With Nero Wolfe on the job, you'd think murderers would take caution. But even the master detective can't stop a killing, especially if it's an inside job, right under the roof of his client, millionaire Otis Jarrell. What's more, it's Jarrell's own missing revolver that the killer uses. Wolfe must find the truth behind the scandals in Jarrell's ill-behaved family. One of its members sleeps the fitful sleep of the guilty, and Wolfe's getting dead-tired of murder.
World War II has arrived, and U.S. Army intelligence wants Nero Wolfe urgently. But the arrogant, gourmandizing, sedentary sleuth refuses the call to duty. It takes his perambulatory, confidential assistant, Archie Goodwin, to titillate Wolfe's taste for crime with two malevolent morsels: a corpse that won't rest in peace and a sinister "accident" involving national security. So as Goodwin lays the bait on the wrong side of the law, Wolfe sets the traps to catch a pair of wily killers.
"Odd and Just OK, but a Must Read for Wolfe Buffs"
In these three baffling mysteries of motive and murder, even the great Nero Wolfe finds himself stumped. First there is the case of the two passionate lovebirds who want to make sure that neither is a cold-blooded killer. Then it's off to the races, where Wolfe must choose from a stable of five likely suspects to corral a killer on horseback. And finally the detective finds himself the confidant of a distraught, self-described grifter who claims a murderer is stalking Wolfe's own brownstone.
"Three OK Stories, Homicide Trinity much better"
To save his favorite newspaper, Wolfe steps into the crossfire of a tabloid war. Scottish newspaper magnate Ian MacLaren plans to gut the paper and turn it into a sex-filled conservative rag. Standing in his way is the company’s chief shareholder, Gazette heir Harriet Haverhill. But when the aged Ms. Haverhill dies in an apparent suicide, no one remains to resist the Scot’s advances except Wolfe. MacLaren may be fierce, but when the cause is just, Nero Wolfe knows how to play dirty, too.
"Superb job! Nero and Archie are back!"
Nero Wolfe and Archie Goodwin star in these four gems. In "The Christmas Party", Wolfe condescends to uncharacteristic theatrics, which aren't enough to clear him from suspicion of murder. The "Easter Parade" tempts Wolfe to commit larceny for an orchid. "A Fourth of July Picnic" has Wolfe scheduled for to appear as an orator. But his day in the sun is rained out by murder. The last selection, "Murder Is No Joke", is a whodunit in a couturier's salon, where a murderer is dressed to kill and kill again.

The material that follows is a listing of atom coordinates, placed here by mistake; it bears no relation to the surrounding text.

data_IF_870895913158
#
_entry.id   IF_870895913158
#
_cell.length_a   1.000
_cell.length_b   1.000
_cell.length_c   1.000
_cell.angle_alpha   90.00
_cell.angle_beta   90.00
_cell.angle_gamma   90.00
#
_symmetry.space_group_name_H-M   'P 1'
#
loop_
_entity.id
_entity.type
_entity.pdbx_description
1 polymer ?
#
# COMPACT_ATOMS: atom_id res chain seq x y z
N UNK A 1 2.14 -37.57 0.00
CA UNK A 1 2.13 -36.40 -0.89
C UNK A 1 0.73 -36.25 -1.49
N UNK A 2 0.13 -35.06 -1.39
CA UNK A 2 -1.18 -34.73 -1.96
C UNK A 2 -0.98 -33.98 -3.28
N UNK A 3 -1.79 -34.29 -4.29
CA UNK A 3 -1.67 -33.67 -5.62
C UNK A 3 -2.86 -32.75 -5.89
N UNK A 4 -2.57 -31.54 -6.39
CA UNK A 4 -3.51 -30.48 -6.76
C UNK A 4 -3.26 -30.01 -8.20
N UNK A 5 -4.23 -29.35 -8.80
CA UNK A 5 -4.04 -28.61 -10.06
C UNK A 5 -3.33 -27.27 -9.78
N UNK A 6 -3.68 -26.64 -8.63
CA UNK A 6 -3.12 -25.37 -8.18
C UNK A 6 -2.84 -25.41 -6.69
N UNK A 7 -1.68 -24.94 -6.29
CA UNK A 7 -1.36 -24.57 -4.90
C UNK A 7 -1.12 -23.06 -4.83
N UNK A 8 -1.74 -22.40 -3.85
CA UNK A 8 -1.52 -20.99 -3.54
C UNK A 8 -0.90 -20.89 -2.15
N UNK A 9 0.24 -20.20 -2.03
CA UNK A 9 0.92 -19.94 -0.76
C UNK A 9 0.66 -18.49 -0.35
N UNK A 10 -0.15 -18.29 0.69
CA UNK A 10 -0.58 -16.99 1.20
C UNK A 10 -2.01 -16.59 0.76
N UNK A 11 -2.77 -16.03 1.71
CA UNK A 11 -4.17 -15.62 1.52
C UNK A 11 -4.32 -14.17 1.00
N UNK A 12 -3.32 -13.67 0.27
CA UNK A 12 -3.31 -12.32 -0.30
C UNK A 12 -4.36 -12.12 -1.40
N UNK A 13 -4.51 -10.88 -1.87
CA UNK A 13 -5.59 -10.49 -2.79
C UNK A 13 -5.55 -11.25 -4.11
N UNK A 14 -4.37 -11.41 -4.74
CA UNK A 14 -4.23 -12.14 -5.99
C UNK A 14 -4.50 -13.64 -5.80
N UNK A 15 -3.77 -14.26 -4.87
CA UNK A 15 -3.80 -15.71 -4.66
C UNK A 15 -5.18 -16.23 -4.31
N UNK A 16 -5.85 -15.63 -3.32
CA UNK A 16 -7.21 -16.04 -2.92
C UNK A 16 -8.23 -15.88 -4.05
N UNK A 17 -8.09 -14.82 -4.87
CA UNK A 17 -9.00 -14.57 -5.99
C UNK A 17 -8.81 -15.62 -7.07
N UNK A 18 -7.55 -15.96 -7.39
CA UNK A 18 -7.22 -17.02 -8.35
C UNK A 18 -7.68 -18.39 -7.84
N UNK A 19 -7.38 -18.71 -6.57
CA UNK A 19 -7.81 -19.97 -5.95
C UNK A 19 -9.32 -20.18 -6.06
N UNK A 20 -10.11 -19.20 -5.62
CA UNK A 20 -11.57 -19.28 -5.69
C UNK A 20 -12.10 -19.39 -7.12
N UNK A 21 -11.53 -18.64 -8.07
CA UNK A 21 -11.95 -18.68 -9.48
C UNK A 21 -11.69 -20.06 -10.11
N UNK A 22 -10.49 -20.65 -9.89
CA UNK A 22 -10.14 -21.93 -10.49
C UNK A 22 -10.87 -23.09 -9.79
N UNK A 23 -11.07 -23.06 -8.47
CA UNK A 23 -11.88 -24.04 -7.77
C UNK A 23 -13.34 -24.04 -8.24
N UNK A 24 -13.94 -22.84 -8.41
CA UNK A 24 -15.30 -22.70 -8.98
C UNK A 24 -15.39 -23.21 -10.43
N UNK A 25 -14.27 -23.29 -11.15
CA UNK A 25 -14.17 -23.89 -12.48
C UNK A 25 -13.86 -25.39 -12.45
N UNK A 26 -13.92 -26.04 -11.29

"Two of the Best Wolfe Shorts and Two Ok"
When someone makes a present of a fer-de-lance - the dreaded snake - to Nero Wolfe, Archie Goodwin knows he's close to solving two apparently unrelated murders. As for Wolfe, he's playing snake charmer in a case more deadly than a cobra and whistling a seductive tune he hopes will catch a killer with poison in his heart.
"One of the best crime series of all time."
There's no one or no thing the great detective Nero Wolfe won't take on if the price is right. That's something wealthy society widow Rachel Bruner is counting on when she writes him a check for a whopping one hundred grand. The oversize genius and his able assistant, Archie Goodwin, soon find out why the prize is so generous as they lock horns with the FBI. The highly trained G-men have a way with threats, tails, and bugs that could give even sedentary sleuth Nero Wolfe a run for his money.
"The best of the Nero Wolfe series? Perhaps."
Leonard Dyke's writing style didn't offend. But all of his work featured unhappy endings: murders. When four people die, including the author, police finally call on Nero Wolfe. Wolfe baits a trap, and when it springs shut, he finds that truth is stranger (and bloodier) than fiction.
When Priscilla Eads, heiress to the fortune of a cotton towel company, implores Nero Wolfe to sort through a case buried in dirty laundry, Wolfe says no. But hours later, Mrs. Eads and her maid get strangled, and the stories of the suspects don't quite wash. To the dismay of a greedy board of directors and Mrs. Eads' gold-digging ex-husband, the astute Wolfe decides to scrub away the stain of murder.
"Classic Nero Wolfe--always a fun read!"
When a beautiful Caucasian heiress turns up dead, all clues point to her African-American fiancé, who goes straight to Nero Wolfe for help. The case appears black and white, but it's not open and shut, because Wolfe soon uncovers a new motive for the murder.
"Sometimes they just get it right."